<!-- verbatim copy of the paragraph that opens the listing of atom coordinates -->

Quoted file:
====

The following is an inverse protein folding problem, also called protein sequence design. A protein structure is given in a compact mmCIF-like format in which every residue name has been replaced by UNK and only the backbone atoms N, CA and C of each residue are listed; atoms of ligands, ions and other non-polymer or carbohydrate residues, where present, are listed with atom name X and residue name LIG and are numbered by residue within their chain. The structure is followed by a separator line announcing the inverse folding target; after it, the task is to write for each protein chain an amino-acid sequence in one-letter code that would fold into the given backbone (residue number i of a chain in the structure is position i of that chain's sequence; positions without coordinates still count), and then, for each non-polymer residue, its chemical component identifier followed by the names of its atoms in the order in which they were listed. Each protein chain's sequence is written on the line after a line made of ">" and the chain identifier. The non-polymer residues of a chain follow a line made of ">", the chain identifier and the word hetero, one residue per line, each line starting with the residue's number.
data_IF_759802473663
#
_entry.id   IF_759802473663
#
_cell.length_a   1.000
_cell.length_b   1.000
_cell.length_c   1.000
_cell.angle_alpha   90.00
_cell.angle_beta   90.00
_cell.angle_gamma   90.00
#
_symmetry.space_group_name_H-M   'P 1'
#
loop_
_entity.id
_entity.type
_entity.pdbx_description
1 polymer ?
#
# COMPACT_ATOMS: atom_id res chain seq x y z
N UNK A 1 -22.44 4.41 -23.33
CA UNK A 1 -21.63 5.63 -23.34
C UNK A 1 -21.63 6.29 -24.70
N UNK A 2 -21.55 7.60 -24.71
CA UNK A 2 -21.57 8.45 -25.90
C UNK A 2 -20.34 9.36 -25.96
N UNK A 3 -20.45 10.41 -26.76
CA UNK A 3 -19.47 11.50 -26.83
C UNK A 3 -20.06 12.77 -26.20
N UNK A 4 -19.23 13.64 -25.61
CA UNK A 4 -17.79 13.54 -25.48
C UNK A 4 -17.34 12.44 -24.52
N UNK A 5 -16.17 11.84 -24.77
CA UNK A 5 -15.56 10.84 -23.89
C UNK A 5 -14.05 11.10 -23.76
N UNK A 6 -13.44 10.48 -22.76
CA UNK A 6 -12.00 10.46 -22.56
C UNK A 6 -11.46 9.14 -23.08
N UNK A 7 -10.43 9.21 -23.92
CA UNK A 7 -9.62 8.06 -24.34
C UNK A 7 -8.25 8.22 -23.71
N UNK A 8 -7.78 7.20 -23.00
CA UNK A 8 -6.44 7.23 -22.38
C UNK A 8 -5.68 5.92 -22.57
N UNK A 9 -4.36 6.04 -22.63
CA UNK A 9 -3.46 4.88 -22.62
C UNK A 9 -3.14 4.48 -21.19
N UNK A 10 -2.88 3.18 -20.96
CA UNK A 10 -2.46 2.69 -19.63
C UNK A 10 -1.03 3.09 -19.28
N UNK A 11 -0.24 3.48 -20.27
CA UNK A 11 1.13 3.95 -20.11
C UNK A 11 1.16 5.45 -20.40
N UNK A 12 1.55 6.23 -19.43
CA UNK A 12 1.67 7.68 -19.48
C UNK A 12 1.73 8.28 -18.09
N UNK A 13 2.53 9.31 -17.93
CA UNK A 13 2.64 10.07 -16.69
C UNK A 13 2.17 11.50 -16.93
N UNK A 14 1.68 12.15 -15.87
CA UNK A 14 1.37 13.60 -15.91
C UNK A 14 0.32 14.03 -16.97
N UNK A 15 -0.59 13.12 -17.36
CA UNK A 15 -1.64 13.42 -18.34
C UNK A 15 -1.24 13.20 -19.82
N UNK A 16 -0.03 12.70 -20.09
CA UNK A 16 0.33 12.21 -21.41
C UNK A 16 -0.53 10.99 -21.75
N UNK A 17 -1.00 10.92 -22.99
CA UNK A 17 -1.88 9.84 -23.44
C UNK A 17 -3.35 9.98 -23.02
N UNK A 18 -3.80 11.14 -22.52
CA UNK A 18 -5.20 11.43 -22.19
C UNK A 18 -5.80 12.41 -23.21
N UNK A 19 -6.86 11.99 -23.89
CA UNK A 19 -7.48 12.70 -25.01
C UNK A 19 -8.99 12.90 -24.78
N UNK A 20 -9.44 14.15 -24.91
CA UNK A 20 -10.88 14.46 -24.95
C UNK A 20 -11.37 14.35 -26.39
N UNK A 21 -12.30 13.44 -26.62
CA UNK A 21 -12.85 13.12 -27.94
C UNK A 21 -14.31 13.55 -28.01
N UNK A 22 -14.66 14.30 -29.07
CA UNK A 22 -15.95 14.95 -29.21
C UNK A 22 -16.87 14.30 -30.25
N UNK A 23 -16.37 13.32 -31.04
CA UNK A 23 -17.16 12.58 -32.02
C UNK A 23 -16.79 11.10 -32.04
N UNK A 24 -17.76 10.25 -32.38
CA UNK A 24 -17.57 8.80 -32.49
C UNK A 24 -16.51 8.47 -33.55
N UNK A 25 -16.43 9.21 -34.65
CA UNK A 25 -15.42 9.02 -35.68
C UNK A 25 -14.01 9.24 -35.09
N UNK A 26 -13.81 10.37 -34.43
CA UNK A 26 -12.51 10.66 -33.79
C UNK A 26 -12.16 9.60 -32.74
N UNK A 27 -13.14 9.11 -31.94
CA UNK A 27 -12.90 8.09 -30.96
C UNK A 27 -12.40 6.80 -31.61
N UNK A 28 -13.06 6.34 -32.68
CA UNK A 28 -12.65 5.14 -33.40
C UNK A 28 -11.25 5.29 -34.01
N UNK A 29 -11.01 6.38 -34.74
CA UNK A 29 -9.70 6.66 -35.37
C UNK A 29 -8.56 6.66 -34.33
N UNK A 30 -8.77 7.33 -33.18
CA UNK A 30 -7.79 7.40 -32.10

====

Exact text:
The following is an inverse protein folding problem, also called protein sequence design. A protein structure is given in a compact mmCIF-like format in which every residue name has been replaced by UNK and only the backbone atoms N, CA and C of each residue are listed; atoms of ligands, ions and other non-polymer or carbohydrate residues, where present, are listed with atom name X and residue name LIG and are numbered by residue within their chain. The structure is followed by a separator line announcing the inverse folding target; after it, the task is to write for each protein chain an amino-acid sequence in one-letter code that would fold into the given backbone (residue number i of a chain in the structure is position i of that chain's sequence; positions without coordinates still count), and then, for each non-polymer residue, its chemical component identifier followed by the names of its atoms in the order in which they were listed. Each protein chain's sequence is written on the line after a line made of ">" and the chain identifier. The non-polymer residues of a chain follow a line made of ">", the chain identifier and the word hetero, one residue per line, each line starting with the residue's number.